The chemical produced by decaying tissue of dead bodies can produce a fight-or-flight response in humans, researchers have revealed, suggesting that humans, like other species, can perceive certain scents as threatening.
These are the first results to show that a scent emanating from a specific chemical compound called putrescine can be processed as a threat signal.
“So far, nearly all the evidence for threat chemosignals has come from those that are transmitted by body sweat,” said Dr Arnaud Wisman from University of Kent’s school of psychology.
In four different experiments, researchers exposed people consciously and non-consciously to putrescine.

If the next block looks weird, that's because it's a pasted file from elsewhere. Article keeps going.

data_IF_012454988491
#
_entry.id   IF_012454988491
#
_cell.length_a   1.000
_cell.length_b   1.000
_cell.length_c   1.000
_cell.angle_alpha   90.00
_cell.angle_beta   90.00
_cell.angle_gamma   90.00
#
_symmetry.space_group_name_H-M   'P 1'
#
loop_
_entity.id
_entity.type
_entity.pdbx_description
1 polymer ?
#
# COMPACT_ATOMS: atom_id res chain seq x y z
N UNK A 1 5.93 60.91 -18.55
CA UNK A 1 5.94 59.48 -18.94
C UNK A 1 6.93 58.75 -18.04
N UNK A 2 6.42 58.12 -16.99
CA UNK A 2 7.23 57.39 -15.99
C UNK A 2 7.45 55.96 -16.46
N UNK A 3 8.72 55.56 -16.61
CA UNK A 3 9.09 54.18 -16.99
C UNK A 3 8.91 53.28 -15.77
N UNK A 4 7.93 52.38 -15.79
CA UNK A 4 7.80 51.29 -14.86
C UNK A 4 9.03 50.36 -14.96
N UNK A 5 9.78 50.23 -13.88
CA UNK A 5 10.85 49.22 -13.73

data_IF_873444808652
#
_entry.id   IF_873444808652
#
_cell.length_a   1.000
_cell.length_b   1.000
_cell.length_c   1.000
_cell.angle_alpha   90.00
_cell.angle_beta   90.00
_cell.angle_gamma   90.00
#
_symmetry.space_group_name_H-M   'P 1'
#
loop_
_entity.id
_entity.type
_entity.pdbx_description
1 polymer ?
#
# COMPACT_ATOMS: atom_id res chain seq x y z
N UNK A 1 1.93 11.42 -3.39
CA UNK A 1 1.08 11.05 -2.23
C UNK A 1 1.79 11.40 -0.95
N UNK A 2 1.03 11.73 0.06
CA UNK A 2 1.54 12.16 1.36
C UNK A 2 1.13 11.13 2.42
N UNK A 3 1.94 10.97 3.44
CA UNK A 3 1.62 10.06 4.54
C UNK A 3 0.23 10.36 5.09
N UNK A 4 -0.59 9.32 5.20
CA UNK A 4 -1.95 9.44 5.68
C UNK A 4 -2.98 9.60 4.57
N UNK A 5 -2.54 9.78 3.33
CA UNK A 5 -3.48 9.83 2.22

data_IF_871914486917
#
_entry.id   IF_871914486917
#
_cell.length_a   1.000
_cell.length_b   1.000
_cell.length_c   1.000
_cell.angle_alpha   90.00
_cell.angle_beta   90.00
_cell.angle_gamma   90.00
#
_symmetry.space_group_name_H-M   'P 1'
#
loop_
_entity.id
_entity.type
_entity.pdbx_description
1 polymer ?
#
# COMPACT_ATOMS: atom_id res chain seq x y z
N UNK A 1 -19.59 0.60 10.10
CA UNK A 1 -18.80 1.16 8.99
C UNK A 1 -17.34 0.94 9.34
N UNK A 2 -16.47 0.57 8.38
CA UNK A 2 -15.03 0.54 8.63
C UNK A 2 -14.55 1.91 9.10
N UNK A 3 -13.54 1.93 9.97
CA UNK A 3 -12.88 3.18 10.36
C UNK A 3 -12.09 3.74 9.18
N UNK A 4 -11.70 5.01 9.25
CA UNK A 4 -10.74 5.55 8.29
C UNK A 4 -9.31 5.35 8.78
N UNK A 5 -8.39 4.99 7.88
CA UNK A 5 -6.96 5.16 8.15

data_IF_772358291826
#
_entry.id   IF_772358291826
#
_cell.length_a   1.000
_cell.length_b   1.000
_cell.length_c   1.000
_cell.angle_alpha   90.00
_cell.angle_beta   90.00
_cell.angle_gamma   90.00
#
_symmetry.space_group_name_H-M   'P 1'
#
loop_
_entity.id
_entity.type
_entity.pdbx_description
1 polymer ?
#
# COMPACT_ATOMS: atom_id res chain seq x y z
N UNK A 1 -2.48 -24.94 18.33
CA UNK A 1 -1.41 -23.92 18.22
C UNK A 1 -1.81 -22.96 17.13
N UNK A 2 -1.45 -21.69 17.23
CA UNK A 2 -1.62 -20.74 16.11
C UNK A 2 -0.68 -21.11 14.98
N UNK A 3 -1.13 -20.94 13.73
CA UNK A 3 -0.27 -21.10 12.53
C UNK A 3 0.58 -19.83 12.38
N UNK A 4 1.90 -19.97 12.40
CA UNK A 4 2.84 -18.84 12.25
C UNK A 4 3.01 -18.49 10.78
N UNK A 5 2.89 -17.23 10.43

The results show that putrescine can serve as a (non-conscious) signal that initiates threat management responses.
The researchers found that even brief exposure to putrescine increases vigilance, followed by the readiness to either escape (flight), or engage in aggressive readiness (fight) when escape is not possible.
One of the outcomes of isolating putrescine in threat management processes is that it may help in determining which sensory and brain pathways are involved in chemosensory threat detection and processing, the authors noted.
The paper was published in the journal Frontiers in Psychology.